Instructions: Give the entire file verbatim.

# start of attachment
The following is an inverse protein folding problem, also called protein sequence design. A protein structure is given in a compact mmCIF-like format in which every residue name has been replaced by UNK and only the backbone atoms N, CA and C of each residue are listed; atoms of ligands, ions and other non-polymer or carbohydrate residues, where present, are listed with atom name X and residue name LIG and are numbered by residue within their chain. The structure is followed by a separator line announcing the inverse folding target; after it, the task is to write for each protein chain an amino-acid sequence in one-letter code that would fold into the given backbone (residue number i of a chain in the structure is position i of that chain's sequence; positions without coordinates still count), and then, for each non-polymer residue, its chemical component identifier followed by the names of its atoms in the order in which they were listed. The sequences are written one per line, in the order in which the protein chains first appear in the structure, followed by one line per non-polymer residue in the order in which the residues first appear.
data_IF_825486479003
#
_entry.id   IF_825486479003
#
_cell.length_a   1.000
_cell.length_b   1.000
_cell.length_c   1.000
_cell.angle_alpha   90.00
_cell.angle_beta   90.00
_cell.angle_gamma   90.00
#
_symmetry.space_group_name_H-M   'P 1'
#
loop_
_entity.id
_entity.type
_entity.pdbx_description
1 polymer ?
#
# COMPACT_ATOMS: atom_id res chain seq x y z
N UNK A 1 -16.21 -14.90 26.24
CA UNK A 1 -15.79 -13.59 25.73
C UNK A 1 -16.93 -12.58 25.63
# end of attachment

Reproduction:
The following is an inverse protein folding problem, also called protein sequence design. A protein structure is given in a compact mmCIF-like format in which every residue name has been replaced by UNK and only the backbone atoms N, CA and C of each residue are listed; atoms of ligands, ions and other non-polymer or carbohydrate residues, where present, are listed with atom name X and residue name LIG and are numbered by residue within their chain. The structure is followed by a separator line announcing the inverse folding target; after it, the task is to write for each protein chain an amino-acid sequence in one-letter code that would fold into the given backbone (residue number i of a chain in the structure is position i of that chain's sequence; positions without coordinates still count), and then, for each non-polymer residue, its chemical component identifier followed by the names of its atoms in the order in which they were listed. The sequences are written one per line, in the order in which the protein chains first appear in the structure, followed by one line per non-polymer residue in the order in which the residues first appear.
data_IF_825486479003
#
_entry.id   IF_825486479003
#
_cell.length_a   1.000
_cell.length_b   1.000
_cell.length_c   1.000
_cell.angle_alpha   90.00
_cell.angle_beta   90.00
_cell.angle_gamma   90.00
#
_symmetry.space_group_name_H-M   'P 1'
#
loop_
_entity.id
_entity.type
_entity.pdbx_description
1 polymer ?
#
# COMPACT_ATOMS: atom_id res chain seq x y z
N UNK A 1 -16.21 -14.90 26.24
CA UNK A 1 -15.79 -13.59 25.73
C UNK A 1 -16.93 -12.58 25.63